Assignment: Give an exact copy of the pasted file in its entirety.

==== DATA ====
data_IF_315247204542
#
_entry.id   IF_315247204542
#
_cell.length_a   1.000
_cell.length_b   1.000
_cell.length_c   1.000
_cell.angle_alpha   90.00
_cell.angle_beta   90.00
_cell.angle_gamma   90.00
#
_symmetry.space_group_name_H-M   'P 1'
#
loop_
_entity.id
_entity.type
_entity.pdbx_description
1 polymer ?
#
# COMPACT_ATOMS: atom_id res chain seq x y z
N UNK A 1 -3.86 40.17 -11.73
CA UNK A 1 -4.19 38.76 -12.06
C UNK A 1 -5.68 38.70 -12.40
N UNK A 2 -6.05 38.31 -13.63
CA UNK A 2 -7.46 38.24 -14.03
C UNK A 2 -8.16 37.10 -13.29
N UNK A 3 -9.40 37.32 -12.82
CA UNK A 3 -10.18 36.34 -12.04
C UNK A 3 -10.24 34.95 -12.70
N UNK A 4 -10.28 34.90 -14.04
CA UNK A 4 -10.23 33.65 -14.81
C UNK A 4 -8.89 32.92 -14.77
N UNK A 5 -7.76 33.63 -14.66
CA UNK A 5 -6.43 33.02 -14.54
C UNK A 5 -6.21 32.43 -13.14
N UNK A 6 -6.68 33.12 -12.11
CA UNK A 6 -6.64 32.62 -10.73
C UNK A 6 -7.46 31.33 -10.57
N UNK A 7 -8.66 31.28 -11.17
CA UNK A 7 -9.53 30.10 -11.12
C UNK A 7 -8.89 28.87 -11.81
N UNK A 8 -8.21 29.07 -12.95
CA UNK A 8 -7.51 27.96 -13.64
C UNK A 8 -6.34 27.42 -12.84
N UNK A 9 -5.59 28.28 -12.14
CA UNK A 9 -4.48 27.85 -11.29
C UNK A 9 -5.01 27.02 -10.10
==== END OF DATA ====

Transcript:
data_IF_315247204542
#
_entry.id   IF_315247204542
#
_cell.length_a   1.000
_cell.length_b   1.000
_cell.length_c   1.000
_cell.angle_alpha   90.00
_cell.angle_beta   90.00
_cell.angle_gamma   90.00
#
_symmetry.space_group_name_H-M   'P 1'
#
loop_
_entity.id
_entity.type
_entity.pdbx_description
1 polymer ?
#
# COMPACT_ATOMS: atom_id res chain seq x y z
N UNK A 1 -3.86 40.17 -11.73
CA UNK A 1 -4.19 38.76 -12.06
C UNK A 1 -5.68 38.70 -12.40
N UNK A 2 -6.05 38.31 -13.63
CA UNK A 2 -7.46 38.24 -14.03
C UNK A 2 -8.16 37.10 -13.29
N UNK A 3 -9.40 37.32 -12.82
CA UNK A 3 -10.18 36.34 -12.04
C UNK A 3 -10.24 34.95 -12.70
N UNK A 4 -10.28 34.90 -14.04
CA UNK A 4 -10.23 33.65 -14.81
C UNK A 4 -8.89 32.92 -14.77
N UNK A 5 -7.76 33.63 -14.66
CA UNK A 5 -6.43 33.02 -14.54
C UNK A 5 -6.21 32.43 -13.14
N UNK A 6 -6.68 33.12 -12.11
CA UNK A 6 -6.64 32.62 -10.73
C UNK A 6 -7.46 31.33 -10.57
N UNK A 7 -8.66 31.28 -11.17
CA UNK A 7 -9.53 30.10 -11.12
C UNK A 7 -8.89 28.87 -11.81
N UNK A 8 -8.21 29.07 -12.95
CA UNK A 8 -7.51 27.96 -13.64
C UNK A 8 -6.34 27.42 -12.84
N UNK A 9 -5.59 28.28 -12.14
CA UNK A 9 -4.48 27.85 -11.29
C UNK A 9 -5.01 27.02 -10.10